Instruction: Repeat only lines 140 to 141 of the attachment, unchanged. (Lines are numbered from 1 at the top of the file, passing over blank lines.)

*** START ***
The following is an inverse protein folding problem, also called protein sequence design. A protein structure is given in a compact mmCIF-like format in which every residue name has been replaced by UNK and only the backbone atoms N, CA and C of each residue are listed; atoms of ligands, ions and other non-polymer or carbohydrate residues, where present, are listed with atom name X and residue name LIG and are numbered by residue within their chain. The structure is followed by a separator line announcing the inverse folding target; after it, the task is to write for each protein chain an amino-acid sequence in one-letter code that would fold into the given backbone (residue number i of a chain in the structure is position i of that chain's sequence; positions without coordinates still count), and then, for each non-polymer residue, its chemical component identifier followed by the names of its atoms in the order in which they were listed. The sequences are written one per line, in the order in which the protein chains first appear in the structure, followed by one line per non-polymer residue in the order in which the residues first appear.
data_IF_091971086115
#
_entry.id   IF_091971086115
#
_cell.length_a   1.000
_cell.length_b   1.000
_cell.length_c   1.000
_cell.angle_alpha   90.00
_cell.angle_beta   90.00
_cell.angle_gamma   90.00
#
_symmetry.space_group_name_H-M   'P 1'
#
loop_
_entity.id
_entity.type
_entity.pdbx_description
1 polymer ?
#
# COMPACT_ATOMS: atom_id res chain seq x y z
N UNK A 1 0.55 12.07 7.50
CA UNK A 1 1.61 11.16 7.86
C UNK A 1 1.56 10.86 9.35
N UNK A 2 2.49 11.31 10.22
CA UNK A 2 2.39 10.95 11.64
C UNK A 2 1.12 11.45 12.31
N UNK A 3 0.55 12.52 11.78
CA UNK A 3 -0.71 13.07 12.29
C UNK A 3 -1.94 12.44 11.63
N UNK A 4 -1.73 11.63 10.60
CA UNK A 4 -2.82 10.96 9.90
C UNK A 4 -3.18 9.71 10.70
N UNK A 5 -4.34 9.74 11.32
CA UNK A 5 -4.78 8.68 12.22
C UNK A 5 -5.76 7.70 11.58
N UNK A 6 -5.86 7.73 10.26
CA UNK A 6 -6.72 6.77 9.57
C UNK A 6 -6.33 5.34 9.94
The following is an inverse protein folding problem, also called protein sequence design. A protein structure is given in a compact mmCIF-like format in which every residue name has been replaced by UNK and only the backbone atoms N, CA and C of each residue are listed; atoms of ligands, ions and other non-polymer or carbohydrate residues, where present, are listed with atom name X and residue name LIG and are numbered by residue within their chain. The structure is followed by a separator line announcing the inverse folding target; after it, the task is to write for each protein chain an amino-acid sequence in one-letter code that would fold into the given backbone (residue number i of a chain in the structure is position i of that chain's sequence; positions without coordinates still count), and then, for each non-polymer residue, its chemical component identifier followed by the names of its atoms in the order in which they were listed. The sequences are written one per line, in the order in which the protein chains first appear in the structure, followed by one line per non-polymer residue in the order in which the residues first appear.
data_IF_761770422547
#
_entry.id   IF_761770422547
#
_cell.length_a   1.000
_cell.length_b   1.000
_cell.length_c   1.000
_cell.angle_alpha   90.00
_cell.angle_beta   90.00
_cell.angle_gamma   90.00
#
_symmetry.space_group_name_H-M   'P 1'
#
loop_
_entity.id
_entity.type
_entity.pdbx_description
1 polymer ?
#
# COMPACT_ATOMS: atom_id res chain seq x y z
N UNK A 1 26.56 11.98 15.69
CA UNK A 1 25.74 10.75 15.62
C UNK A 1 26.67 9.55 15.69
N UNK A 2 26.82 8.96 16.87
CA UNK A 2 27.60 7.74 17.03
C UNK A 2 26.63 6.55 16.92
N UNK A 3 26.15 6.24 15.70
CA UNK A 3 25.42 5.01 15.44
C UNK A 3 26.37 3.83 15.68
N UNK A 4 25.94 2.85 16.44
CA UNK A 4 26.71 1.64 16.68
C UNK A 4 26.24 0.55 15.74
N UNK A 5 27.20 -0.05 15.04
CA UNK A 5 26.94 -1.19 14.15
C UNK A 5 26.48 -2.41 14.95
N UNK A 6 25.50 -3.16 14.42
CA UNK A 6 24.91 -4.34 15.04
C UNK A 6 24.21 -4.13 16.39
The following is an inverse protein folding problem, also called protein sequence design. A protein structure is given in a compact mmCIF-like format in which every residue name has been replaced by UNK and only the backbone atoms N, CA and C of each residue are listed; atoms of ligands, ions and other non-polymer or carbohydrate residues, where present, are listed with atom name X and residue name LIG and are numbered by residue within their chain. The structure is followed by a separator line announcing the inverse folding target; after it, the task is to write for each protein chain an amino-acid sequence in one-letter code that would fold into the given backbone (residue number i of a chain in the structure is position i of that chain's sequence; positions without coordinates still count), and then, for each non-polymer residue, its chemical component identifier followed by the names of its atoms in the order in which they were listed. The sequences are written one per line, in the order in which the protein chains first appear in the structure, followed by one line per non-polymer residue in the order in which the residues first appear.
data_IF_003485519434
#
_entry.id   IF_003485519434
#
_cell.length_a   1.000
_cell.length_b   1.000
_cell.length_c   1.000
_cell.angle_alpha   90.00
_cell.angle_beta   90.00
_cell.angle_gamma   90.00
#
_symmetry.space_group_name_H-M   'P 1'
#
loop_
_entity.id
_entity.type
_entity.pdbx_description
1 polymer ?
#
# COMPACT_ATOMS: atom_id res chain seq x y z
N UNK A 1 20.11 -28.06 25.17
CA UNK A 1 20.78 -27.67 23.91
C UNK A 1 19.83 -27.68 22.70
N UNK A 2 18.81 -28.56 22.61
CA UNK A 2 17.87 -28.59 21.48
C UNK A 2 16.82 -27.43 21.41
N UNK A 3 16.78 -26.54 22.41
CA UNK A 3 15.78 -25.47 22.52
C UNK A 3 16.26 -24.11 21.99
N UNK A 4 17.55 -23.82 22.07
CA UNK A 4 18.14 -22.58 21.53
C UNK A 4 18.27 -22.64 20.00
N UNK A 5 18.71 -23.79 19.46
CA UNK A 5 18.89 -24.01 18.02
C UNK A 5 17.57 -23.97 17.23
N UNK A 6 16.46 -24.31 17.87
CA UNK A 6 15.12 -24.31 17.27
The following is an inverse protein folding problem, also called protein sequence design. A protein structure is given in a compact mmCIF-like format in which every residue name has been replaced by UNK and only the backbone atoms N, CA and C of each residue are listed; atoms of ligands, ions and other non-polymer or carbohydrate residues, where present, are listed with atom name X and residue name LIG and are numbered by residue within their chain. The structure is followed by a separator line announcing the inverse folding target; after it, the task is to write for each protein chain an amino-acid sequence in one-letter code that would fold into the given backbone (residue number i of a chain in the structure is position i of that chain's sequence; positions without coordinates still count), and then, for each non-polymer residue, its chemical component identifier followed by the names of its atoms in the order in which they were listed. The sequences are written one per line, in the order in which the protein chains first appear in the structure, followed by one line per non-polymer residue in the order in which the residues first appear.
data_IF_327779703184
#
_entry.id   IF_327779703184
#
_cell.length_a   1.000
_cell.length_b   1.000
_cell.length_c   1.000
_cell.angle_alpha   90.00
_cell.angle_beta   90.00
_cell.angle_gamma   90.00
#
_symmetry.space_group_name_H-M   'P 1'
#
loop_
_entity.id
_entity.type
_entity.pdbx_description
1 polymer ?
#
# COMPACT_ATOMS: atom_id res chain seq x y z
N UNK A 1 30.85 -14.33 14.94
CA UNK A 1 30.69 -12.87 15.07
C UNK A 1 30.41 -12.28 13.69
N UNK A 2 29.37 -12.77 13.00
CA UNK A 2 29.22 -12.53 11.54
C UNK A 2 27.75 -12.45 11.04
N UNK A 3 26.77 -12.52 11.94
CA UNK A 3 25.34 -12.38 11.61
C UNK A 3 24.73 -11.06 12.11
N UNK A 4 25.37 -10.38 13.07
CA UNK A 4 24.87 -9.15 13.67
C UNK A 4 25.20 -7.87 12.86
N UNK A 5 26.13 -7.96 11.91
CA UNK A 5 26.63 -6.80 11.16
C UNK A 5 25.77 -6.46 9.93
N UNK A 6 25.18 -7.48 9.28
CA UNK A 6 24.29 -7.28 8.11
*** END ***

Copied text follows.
C UNK A 1 30.41 -12.28 13.69
N UNK A 2 29.37 -12.77 13.00